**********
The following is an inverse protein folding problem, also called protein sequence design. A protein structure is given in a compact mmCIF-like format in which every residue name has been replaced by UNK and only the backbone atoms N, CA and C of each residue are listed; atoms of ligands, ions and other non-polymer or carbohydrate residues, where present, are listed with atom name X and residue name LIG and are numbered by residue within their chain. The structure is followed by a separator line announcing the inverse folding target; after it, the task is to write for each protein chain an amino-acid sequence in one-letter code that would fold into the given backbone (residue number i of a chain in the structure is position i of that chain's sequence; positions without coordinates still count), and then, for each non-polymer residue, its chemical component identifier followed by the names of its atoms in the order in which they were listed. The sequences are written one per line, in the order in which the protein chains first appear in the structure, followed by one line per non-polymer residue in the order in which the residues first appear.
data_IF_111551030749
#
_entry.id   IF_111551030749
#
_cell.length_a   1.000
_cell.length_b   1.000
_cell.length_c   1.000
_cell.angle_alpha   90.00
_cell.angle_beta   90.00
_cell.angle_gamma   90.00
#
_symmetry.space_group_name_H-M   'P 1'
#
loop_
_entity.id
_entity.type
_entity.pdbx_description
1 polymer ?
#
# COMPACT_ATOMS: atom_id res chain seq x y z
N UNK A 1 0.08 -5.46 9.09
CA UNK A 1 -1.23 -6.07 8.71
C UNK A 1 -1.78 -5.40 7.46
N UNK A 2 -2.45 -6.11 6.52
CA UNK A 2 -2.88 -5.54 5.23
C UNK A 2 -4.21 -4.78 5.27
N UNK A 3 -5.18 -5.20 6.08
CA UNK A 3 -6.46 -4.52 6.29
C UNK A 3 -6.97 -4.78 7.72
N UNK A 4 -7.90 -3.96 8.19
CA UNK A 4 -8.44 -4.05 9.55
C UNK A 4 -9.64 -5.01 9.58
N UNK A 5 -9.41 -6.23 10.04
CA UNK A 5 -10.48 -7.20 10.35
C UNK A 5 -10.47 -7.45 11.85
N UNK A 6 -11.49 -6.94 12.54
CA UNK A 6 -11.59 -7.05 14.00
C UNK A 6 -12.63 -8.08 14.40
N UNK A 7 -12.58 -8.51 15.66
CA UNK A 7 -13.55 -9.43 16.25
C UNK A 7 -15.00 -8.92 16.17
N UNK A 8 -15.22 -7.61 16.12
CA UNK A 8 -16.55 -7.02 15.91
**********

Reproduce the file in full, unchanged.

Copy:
The following is an inverse protein folding problem, also called protein sequence design. A protein structure is given in a compact mmCIF-like format in which every residue name has been replaced by UNK and only the backbone atoms N, CA and C of each residue are listed; atoms of ligands, ions and other non-polymer or carbohydrate residues, where present, are listed with atom name X and residue name LIG and are numbered by residue within their chain. The structure is followed by a separator line announcing the inverse folding target; after it, the task is to write for each protein chain an amino-acid sequence in one-letter code that would fold into the given backbone (residue number i of a chain in the structure is position i of that chain's sequence; positions without coordinates still count), and then, for each non-polymer residue, its chemical component identifier followed by the names of its atoms in the order in which they were listed. The sequences are written one per line, in the order in which the protein chains first appear in the structure, followed by one line per non-polymer residue in the order in which the residues first appear.
data_IF_111551030749
#
_entry.id   IF_111551030749
#
_cell.length_a   1.000
_cell.length_b   1.000
_cell.length_c   1.000
_cell.angle_alpha   90.00
_cell.angle_beta   90.00
_cell.angle_gamma   90.00
#
_symmetry.space_group_name_H-M   'P 1'
#
loop_
_entity.id
_entity.type
_entity.pdbx_description
1 polymer ?
#
# COMPACT_ATOMS: atom_id res chain seq x y z
N UNK A 1 0.08 -5.46 9.09
CA UNK A 1 -1.23 -6.07 8.71
C UNK A 1 -1.78 -5.40 7.46
N UNK A 2 -2.45 -6.11 6.52
CA UNK A 2 -2.88 -5.54 5.23
C UNK A 2 -4.21 -4.78 5.27
N UNK A 3 -5.18 -5.20 6.08
CA UNK A 3 -6.46 -4.52 6.29
C UNK A 3 -6.97 -4.78 7.72
N UNK A 4 -7.90 -3.96 8.19
CA UNK A 4 -8.44 -4.05 9.55
C UNK A 4 -9.64 -5.01 9.58
N UNK A 5 -9.41 -6.23 10.04
CA UNK A 5 -10.48 -7.20 10.35
C UNK A 5 -10.47 -7.45 11.85
N UNK A 6 -11.49 -6.94 12.54
CA UNK A 6 -11.59 -7.05 14.00
C UNK A 6 -12.63 -8.08 14.40
N UNK A 7 -12.58 -8.51 15.66
CA UNK A 7 -13.55 -9.43 16.25
C UNK A 7 -15.00 -8.92 16.17
N UNK A 8 -15.22 -7.61 16.12
CA UNK A 8 -16.55 -7.02 15.91